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Identifiability, Exchangeability, and Epidemiological Confounding

Identifiability, Exchangeability, and Epidemiological Confounding Abstract Non-identifiability of parameters is a well-recognized problem in classical statistics, and Bayesian statisticians have long recognized the importance of exchangeability assumptions in making statistical Inferences. A seemingly unrelated problem in epidemiology is that of confounding: bias in estimation of the effects of an exposure on disease risk, due to inherent differences in risk between exposed and unexposed individuals. Using a simple deterministic model for exposure effects, a logical connection is drawn between the concepts of identifiability, exchangeability, and confounding. This connection allows one to view the problem of confounding as arising from problems of identifiability, and reveals the exchangeability assumptions that are implicit in confounder control methods. It also provides further justification for confounder definitions based on comparability of exposure groups, as opposed to coHapsJbility-based definitions. This content is only available as a PDF. © International Epidemioloical Association http://www.deepdyve.com/assets/images/DeepDyve-Logo-lg.png International Journal of Epidemiology Oxford University Press

Identifiability, Exchangeability, and Epidemiological Confounding

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References (16)

Publisher
Oxford University Press
Copyright
© International Epidemioloical Association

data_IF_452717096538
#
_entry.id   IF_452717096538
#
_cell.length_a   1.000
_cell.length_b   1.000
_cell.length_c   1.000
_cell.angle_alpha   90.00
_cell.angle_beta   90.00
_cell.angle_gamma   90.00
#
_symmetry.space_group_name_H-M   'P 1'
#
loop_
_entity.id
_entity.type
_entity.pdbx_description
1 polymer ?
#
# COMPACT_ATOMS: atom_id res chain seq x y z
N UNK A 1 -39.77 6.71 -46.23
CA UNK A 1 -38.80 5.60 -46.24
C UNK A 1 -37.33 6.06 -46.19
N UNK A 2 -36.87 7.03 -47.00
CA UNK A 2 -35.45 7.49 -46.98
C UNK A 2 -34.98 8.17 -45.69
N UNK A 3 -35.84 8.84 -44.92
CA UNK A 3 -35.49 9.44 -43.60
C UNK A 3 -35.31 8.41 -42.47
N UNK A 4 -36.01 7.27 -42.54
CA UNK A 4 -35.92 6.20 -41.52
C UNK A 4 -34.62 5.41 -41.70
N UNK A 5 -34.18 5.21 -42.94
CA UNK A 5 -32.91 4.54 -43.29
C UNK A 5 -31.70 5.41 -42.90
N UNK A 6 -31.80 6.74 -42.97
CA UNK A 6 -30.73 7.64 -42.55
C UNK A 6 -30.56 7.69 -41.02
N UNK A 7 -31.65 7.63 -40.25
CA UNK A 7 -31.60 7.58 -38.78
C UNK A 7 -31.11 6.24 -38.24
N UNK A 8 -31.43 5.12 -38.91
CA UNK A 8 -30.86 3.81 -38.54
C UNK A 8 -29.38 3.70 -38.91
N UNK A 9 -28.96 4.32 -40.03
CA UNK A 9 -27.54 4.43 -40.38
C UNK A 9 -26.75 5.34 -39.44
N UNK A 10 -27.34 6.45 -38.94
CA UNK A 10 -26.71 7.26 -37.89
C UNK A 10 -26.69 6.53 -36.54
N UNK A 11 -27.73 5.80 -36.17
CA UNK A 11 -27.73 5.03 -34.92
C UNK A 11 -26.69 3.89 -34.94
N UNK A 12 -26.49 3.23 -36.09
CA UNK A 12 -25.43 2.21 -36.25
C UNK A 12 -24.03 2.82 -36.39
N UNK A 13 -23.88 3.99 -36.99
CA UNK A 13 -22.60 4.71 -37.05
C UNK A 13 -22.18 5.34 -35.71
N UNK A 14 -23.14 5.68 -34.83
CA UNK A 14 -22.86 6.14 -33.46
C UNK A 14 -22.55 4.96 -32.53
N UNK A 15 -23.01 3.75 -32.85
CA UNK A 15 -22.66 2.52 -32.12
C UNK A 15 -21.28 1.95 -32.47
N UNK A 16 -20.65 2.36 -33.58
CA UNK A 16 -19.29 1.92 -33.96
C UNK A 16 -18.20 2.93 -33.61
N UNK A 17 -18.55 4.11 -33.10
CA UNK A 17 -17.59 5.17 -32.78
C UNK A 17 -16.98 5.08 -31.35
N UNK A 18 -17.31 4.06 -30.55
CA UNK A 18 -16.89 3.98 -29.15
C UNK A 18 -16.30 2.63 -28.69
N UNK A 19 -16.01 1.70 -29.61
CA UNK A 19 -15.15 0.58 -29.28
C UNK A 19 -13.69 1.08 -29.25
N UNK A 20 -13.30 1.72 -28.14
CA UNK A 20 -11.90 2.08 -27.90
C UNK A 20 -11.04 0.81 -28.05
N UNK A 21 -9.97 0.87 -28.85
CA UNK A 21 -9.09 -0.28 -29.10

ISSN
0300-5771
eISSN
1464-3685
DOI
10.1093/ije/15.3.413
Publisher site
See Article on Publisher Site

Abstract

Abstract Non-identifiability of parameters is a well-recognized problem in classical statistics, and Bayesian statisticians have long recognized the importance of exchangeability assumptions in making statistical Inferences. A seemingly unrelated problem in epidemiology is that of confounding: bias in estimation of the effects of an exposure on disease risk, due to inherent differences in risk between exposed and unexposed individuals. Using a simple deterministic model for exposure effects, a logical connection is drawn between the concepts of identifiability, exchangeability, and confounding. This connection allows one to view the problem of confounding as arising from problems of identifiability, and reveals the exchangeability assumptions that are implicit in confounder control methods. It also provides further justification for confounder definitions based on comparability of exposure groups, as opposed to coHapsJbility-based definitions. This content is only available as a PDF. © International Epidemioloical Association

Journal

International Journal of EpidemiologyOxford University Press

Published: Sep 1, 1986

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